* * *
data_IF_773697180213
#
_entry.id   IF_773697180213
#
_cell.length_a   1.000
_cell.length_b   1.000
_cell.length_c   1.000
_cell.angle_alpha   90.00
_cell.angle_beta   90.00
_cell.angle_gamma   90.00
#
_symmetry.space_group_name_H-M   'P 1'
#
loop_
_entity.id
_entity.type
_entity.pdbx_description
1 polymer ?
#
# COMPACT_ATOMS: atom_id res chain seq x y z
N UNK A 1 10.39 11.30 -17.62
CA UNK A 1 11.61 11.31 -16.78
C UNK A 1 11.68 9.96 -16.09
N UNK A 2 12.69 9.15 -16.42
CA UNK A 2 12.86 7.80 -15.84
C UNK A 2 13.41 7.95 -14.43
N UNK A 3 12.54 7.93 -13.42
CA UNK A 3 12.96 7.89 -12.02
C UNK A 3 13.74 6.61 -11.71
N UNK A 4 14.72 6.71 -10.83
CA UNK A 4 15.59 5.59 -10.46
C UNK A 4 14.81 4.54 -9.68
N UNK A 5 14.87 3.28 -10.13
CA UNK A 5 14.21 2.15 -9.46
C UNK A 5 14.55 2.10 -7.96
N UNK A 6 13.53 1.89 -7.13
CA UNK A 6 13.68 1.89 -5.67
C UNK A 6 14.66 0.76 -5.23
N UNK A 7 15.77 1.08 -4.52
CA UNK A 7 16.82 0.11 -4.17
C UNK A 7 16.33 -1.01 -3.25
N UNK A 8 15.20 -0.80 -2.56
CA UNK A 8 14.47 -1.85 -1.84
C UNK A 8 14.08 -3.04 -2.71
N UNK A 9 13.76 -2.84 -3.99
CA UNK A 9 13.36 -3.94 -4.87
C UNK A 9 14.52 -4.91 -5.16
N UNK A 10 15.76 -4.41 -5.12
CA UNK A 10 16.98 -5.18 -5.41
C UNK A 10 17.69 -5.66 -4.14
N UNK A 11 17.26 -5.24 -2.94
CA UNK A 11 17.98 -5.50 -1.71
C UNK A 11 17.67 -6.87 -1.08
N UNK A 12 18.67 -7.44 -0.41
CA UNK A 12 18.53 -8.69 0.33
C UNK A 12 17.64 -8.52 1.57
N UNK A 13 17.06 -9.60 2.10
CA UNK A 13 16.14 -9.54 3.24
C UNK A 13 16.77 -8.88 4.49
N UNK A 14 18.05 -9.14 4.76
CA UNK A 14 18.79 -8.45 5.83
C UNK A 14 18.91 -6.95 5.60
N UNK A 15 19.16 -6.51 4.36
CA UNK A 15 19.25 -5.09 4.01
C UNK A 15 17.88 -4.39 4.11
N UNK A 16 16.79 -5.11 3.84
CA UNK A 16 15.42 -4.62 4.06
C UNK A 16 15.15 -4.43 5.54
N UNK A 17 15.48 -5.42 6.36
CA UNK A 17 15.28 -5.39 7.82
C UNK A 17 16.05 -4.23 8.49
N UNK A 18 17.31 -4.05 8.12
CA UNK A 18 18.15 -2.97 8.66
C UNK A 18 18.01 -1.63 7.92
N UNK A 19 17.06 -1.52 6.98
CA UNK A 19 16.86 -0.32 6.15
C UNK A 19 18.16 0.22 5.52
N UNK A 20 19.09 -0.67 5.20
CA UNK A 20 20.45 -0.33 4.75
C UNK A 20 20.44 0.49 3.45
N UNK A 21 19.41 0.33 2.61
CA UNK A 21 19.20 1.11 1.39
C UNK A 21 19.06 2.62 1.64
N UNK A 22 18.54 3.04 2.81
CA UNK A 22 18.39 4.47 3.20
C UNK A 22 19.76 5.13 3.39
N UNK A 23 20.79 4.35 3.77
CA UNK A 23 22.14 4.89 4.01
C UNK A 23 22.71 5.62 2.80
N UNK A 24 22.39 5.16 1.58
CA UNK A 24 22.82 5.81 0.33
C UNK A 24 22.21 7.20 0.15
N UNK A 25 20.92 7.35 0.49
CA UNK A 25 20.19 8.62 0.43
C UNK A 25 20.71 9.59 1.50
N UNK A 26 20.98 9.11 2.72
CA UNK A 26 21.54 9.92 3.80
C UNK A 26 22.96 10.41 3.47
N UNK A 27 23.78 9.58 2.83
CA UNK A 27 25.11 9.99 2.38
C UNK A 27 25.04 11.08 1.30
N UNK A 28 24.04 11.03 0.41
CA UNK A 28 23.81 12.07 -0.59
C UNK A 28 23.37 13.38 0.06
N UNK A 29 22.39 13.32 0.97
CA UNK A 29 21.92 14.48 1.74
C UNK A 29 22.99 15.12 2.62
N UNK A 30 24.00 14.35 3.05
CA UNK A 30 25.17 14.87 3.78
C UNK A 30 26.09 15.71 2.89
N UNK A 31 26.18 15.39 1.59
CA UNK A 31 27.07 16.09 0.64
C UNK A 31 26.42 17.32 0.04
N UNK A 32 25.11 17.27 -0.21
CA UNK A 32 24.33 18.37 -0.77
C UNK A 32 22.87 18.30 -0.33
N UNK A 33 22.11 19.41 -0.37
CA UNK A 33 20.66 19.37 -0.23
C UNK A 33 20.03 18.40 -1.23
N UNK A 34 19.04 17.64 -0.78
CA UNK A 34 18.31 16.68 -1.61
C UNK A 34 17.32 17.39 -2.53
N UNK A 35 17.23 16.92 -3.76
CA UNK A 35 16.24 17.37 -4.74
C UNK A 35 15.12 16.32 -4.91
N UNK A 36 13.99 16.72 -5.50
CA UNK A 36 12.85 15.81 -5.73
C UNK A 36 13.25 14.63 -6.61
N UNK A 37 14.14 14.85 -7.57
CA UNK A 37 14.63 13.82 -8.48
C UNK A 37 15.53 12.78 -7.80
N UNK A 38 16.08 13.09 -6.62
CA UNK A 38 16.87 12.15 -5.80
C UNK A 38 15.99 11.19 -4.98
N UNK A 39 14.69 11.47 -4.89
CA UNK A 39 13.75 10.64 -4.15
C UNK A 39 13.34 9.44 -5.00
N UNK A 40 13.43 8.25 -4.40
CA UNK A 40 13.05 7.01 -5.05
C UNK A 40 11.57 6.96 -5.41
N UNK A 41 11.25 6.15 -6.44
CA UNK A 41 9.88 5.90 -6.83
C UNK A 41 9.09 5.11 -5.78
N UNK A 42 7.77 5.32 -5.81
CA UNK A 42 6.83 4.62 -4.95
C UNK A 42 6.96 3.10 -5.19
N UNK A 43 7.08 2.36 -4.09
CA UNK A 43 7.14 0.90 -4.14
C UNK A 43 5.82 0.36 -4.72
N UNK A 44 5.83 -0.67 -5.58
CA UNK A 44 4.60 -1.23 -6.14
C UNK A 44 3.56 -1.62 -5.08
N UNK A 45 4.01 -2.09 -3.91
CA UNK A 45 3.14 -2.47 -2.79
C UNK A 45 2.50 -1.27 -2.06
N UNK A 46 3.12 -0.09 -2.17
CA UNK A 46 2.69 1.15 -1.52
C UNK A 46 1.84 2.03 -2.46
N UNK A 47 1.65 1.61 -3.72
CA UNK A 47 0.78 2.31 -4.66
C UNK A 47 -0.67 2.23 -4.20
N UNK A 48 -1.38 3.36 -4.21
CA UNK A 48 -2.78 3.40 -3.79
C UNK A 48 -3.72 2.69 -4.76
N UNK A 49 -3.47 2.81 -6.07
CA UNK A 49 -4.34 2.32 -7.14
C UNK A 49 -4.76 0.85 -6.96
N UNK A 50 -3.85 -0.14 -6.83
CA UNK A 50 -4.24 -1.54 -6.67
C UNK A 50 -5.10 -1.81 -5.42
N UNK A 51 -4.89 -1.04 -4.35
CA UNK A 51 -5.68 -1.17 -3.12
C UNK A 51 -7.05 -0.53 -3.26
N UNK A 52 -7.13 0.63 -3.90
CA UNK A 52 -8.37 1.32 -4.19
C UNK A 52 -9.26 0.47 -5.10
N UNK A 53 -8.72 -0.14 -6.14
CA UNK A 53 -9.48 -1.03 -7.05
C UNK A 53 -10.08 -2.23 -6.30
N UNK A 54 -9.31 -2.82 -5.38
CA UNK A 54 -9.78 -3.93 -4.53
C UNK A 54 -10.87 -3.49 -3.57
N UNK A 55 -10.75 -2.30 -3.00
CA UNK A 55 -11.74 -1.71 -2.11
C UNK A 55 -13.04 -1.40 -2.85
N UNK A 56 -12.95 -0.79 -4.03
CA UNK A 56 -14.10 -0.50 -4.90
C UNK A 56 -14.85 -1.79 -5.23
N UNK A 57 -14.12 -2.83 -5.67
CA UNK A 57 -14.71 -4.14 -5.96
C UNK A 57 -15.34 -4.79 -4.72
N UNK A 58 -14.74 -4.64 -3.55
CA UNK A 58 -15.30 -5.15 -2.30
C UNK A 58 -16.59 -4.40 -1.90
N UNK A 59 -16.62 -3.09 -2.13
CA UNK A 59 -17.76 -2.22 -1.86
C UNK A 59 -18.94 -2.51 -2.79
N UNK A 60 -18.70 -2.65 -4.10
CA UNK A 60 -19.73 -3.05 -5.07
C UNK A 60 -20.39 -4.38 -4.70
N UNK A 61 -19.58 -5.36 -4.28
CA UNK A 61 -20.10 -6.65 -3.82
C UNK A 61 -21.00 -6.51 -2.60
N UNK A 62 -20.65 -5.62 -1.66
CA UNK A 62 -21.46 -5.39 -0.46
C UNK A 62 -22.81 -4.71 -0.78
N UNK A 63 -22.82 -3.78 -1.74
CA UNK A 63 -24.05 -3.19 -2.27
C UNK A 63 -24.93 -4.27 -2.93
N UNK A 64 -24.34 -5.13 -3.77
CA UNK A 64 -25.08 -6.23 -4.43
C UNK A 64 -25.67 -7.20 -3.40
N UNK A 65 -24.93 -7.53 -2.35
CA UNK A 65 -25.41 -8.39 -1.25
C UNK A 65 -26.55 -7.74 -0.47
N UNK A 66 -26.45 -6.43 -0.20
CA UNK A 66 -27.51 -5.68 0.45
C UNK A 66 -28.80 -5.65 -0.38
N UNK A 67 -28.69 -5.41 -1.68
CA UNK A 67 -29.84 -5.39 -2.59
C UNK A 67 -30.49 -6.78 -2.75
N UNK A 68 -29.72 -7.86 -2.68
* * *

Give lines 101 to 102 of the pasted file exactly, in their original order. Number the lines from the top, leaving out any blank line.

C UNK A 27 25.04 11.08 1.30
N UNK A 28 24.04 11.03 0.41